Tiffany – How can Venn Diagrams help challenge these dehumanizing binaries?

Stasha – For example, being bisexual is one way that I have been exposed to a binary about being either gay or straight. This also reinforces a gender binary that presents two opposite options. So many people have done great work about challenging these binaries, and exploring what a spectrum view changes about two things that are framed as opposites

Tiffany – Totally. The radical binary-challenging potential within bisexuality is one reason I am so happy to be bisexual.

Stasha – Me too! And why I identify as queer instead of gay.

Binaries cause so much harm to people who exist in the middle of spectrums. I have many ways that I have experienced the tension of being a veggie burger with bacon, and I have been fortunate enough to have other people share some of their examples of the harms caused by binary thinking.

The idea of one way to do things or one truth, is part of the binary thinking, and crushes creativity.

Tiffany – I agree. But it’s also (at least for me) a very tempting way to view the world. If there is a “right” and a “wrong,” with no middle ground, then I can feel more confident about my choices – more confident that I won’t slide too far through that middle space and end up in wrongtown.

Stasha – I use venn diagrams to help me reflect deeply on the grey area between 2 binaries. This helps me to be more aware of my privileges and oppressions. It gives me points of intervention.

Tiffany – Oh, I love that! Can you talk more about points of intervention? How do you mean?

Stasha – I mostly use them to raise more questions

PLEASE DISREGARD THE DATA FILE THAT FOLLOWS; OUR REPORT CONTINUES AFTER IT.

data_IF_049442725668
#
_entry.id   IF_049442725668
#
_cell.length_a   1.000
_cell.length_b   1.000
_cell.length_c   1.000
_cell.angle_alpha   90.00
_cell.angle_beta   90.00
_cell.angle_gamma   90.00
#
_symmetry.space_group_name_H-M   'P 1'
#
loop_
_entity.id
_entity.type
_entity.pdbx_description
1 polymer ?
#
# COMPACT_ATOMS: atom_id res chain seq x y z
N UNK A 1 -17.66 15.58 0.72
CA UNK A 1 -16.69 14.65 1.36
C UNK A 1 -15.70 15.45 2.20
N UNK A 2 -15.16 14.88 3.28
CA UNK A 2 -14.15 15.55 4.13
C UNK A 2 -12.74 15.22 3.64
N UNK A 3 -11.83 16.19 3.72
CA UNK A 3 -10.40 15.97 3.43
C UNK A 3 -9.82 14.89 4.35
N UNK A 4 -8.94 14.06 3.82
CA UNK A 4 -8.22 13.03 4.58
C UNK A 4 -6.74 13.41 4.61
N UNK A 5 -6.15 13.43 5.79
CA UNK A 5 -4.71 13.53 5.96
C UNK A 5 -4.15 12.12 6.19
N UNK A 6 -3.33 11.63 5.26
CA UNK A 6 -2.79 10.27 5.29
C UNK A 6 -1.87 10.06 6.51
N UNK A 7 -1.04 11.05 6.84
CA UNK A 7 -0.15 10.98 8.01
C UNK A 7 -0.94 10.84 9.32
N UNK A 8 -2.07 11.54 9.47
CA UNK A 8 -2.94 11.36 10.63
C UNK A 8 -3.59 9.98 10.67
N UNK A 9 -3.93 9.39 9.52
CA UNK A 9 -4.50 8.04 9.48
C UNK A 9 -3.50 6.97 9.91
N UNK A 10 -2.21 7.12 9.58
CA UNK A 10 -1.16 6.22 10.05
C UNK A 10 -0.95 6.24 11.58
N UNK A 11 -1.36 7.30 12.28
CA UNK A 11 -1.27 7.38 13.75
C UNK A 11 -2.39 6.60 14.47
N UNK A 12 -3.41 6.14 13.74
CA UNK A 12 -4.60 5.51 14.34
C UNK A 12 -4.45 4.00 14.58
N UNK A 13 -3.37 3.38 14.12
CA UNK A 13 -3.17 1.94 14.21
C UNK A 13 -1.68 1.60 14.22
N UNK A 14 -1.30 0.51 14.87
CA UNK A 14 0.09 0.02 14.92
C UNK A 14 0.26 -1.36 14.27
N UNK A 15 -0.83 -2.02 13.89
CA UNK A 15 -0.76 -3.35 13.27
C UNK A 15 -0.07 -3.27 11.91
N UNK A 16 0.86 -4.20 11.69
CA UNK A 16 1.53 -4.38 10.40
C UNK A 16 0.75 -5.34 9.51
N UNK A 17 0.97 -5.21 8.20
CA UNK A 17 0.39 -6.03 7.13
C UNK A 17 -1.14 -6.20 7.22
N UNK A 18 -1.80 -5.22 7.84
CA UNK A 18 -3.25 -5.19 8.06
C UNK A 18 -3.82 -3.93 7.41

For example, if we explore a venn diagram between environmentalism and working for an oil company, this might help us to identify people who we know who may fit in the grey here and feel isolated from both the environmentalist and oil company employee communities.

Tiffany – Ah, yes. That makes sense. And, framing it like that, and thinking also of bisexuality, it occurs to me that the people in the grey area are often painted as “traitors” to both circles. That isolation is so real.

Stasha – Or if we explore the opposite of sacred in the dictionary, this can help us to understand the messages we may have received about what is sacred and how the opposite of this is defined.

Tiffany – Totally.

We have 52 weeks in this project, and although I am sure some binaries will warrant multiple Sundays of exploration, I am also looking forward to the invitation to look at a wide range. If someone wants to participate and isn’t sure where to start, what are some ideas that you’re excited about?

Stasha – I always say that veggie burgers with bacon are very powerful, and very lonely. In binary thinking, we are traitors because we expose that there are way waaaaaaaaay more than two options or ways to do things. What could be more dangerous and magic and lonely?

Tiffany – Yes. Absolutely.

Stasha – I’m excited to think about new binaries because I think that is difficult and magic. I am thinking about housed/homeless, the opposite of productive, the opposite of justice, rich/poor, the opposite of listening…

The opposite of connected, the opposite of fascism, the opposite of dyke

Tiffany – Those are great. Productivity is one that i want to explore, too. Also rest and whatever the opposite is, and forgiveness and all the circles that might overlap and complicate that.

Stasha – Oh my yes forgiveness, and the resulting diagrams could easily take us through to winter solstice!

Tiffany – Right?!

Stasha – Yes! If not the rest of our lives!

Tiffany – What else would you like someone to know about the Sunday theme?

Stasha – I think this is sacred work.